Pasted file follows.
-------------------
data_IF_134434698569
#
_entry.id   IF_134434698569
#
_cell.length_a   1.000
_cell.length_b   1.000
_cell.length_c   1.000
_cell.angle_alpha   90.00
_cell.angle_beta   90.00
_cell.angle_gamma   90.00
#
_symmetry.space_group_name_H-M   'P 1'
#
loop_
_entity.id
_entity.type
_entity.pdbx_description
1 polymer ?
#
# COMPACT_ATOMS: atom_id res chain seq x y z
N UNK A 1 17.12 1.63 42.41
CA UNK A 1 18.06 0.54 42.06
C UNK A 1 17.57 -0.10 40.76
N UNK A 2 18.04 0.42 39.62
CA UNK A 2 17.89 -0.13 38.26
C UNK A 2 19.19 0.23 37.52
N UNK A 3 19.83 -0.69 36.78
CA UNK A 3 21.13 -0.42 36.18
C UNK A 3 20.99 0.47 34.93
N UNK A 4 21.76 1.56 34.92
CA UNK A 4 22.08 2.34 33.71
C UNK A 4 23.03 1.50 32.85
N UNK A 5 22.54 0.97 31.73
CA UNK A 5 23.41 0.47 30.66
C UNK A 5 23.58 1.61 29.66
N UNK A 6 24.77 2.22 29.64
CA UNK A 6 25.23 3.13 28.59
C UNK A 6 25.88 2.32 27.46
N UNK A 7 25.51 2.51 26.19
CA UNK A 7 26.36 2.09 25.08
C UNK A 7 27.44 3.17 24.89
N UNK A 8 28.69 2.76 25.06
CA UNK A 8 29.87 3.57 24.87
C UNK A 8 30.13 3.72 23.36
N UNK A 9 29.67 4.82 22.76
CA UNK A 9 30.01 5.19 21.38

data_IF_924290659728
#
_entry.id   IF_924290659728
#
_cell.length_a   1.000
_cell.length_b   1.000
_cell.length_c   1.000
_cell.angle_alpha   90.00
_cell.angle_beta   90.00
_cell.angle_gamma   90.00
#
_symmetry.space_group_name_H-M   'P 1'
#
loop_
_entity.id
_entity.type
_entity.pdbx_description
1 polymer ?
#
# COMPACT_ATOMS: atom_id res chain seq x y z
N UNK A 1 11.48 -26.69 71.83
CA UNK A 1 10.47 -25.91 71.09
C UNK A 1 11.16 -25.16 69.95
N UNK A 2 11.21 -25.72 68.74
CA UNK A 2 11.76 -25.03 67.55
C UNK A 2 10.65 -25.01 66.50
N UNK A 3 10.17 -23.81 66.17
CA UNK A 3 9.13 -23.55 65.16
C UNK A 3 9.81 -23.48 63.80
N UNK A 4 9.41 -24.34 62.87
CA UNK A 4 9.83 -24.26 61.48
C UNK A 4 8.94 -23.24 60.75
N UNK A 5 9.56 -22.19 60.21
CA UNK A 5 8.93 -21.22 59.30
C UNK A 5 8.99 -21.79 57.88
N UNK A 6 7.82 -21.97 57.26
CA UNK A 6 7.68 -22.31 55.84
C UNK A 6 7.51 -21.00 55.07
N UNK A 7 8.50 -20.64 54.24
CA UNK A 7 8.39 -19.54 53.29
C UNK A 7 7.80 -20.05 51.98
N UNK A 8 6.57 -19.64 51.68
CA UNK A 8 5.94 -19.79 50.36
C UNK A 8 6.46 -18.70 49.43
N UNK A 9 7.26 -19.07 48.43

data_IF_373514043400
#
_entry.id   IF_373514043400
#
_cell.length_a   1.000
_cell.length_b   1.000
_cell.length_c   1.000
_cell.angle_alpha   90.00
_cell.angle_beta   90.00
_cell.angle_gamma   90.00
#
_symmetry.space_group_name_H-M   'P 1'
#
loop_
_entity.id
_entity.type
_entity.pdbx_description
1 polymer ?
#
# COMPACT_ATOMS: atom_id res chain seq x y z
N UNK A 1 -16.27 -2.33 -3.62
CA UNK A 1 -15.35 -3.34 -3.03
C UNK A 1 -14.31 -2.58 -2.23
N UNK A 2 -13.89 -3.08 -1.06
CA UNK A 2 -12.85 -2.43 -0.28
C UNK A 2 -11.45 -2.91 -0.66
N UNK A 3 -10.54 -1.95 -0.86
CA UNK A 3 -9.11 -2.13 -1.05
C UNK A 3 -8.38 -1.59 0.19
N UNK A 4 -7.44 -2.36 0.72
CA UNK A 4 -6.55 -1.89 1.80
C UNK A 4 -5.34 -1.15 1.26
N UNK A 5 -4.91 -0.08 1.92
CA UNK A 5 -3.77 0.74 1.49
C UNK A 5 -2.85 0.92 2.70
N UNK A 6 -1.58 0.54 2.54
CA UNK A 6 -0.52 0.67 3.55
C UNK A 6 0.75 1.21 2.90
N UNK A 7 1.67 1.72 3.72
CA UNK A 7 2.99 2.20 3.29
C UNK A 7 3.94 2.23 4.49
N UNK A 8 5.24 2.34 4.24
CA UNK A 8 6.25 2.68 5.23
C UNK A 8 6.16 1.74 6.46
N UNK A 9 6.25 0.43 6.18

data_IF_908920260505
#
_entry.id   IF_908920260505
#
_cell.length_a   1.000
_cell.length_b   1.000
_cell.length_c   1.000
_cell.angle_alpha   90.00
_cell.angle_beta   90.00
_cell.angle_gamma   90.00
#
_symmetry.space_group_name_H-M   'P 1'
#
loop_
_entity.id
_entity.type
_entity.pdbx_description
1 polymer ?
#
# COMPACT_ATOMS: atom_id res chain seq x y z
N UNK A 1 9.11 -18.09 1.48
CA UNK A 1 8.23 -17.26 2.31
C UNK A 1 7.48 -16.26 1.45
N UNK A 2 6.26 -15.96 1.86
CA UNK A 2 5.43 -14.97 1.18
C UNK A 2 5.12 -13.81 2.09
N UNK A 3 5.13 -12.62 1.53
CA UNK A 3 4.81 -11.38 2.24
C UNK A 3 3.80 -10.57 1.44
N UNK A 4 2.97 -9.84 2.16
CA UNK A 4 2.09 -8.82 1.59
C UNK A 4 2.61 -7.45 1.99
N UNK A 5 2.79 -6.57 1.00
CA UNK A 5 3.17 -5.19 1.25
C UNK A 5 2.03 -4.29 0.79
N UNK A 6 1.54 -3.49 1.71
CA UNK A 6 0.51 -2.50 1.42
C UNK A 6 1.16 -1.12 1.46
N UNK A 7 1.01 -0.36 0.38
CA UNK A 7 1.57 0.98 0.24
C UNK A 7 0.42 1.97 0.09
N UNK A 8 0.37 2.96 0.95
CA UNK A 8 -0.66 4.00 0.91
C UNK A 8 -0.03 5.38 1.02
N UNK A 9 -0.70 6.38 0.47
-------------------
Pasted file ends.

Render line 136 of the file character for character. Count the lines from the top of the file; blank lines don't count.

N UNK A 9 6.25 0.43 6.18